The Monster energy drink lawsuit has been dismissed in court. When the Monster lawsuit started earlier in 2016, the law firm Morgan & Morgan claimed two 16-ounce cans of Monster Energy contained a "lethal dose" of caffeine and that "overconsumption of energy drinks has led to heart attacks, strokes and even death." The Florida-based personal injury law firm has now asked the courts to dismiss their lawsuits.
Back in February, Morgan & Morgan had claimed there were potentially hundreds of cases of Monster energy deaths and injuries across the United States. Morgan law firm attorney Andrew Parker Felix had said Monster energy drink ingredients such as taurine and guarana had not been "adequately tested," which "creates a potentially lethal outcome for normal consumers."
For example, Mike Morgan had claimed a 14-year-old boy suffered a stroke and accused the Monster beverage company of marketing to children without proper testing.
"If the consumer can make a knowledgeable choice, that's OK. That's on them. But when you hide information and you don't disclose information, that's on the company to do something," said Mr. Morgan.
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Morgan & Morgan has since abandoned the Monster lawsuit. In a recent press release, Marc P. Miles of Shook, Hardy & Bacon, counsel for Monster Energy Company, said Morgan & Morgan's "voluntary dismissal of these lawsuits... speaks volumes."
"We believe fairness dictates that the media now write about the dismissals," Mr. Miles continued. "There is a lot of misinformation in the public about energy drinks. Once the substantial body of scientific evidence is reviewed, the safety of Monster Energy drinks becomes readily apparent. Recent scientific studies specifically conducted on Monster Energy drinks and published in peer-reviewed medical journals concluded there was no safety concern associated with the consumption of Monster Energy drinks. Over the past 14 years, more than 16 billion Monster Energy drinks have been sold and safely consumed worldwide."
The press release by PR firm Sitrick And Company notes that Monster's ingredients include 160 mg of caffeine in a 16 oz. drink, which is less than the 330 mg in a medium Starbucks coffee. It also claims that "governmental regulatory agencies in North America and Europe have found no health concerns associated with the consumption of energy drinks or their ingredients at the levels contained in them."
In order to compare coffee to Monster energy drinks, they reference a peer-reviewed study from University of Texas professors which equated the heart health risks of consuming energy drinks to the effects of consuming coffee and water. The 2016 study concluded that "acute consumption of these commonly consumed beverages (Monstery energy drinks and Keurig K-Cup Starbucks coffee) has no negative effect on cardiac QTc interval," which is important because the QTc interval can be used to diagnose susceptibility to certain types of tachyarrhythmias (a heart rate that's higher than the normal resting rate). In the worst case, "QT prolongation is associated with an increased incidence in cardiac arrhythmias and sudden death."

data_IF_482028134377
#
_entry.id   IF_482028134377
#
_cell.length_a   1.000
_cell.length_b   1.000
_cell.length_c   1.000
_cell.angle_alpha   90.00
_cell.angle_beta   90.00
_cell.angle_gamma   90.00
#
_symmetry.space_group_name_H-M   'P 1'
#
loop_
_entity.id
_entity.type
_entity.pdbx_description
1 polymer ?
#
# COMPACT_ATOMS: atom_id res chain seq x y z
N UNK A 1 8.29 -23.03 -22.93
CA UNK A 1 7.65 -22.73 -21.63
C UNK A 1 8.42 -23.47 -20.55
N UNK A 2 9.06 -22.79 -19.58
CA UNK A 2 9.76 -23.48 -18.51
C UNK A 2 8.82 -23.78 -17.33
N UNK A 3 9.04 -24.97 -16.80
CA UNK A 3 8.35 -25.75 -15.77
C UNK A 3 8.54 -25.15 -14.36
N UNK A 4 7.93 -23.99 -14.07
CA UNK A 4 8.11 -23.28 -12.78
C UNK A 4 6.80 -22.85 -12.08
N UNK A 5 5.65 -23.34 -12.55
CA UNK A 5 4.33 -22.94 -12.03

"These findings provide important information regarding the effect of energy drinks and coffee on cardiac and hemodynamic physiology and suggest that, contrary to media reports and limited scientific research (Shah et al., 2012, 2014), acute consumption of these commonly consumed beverages has no negative effect on cardiac QTc interval," claimed the study.
In addition, the researchers said that the "general consensus is that caffeine causes slight increases in systolic, diastolic and mean blood pressure." During their study, they noted that blood pressure was "elevated over the duration of data collection when the caffeine content was normalized to body weight." However, since this "effect was similar between all of the beverage conditions," they believe it suggests "that the elevation in blood pressure was related to a factor(s) other than the beverage itself."
The potential for Monster side effects has been debated in politics, news reports, and scientific studies for years. Although Morgan & Morgan has dismissed their own lawsuit, a UK research group, Food Research Collaboration, recently released a series of recommendations covering energy drinks and child safety.
"In light of the growing evidence base on the potentially harmful effects of energy drink consumption and increasing calls for action from teachers, parents and others, policy-makers and industry could consider the following options," says the report, according to Beverage Daily.
In the past, Laurie Wright, a registered dietitian and assistant professor at the University of South Florida's College of Public Health, claimed she had heard of children having very bad side effects from drinking energy drinks.
"We've had a lot of children admitted to the ER and even to the hospital because of energy drinks," Wright said. "It's really a deadly combination of caffeine and sugar especially for young minds. Caffeine by itself can really make you feel shaky — your heart races — you may feel short of breath."
The American Academy of Pediatrics recommends that adolescents receive no more than 100 mg of caffeine a day, but the UK research group goes further by stating that governments should restrict energy drink marketing and sales. One recommendation suggests that local governments could "restrict sales of energy drinks to those under 16 years of age."
What do you think about the Monster lawsuit? Should kids not be allowed to drink energy drinks?
[Image via Penn State]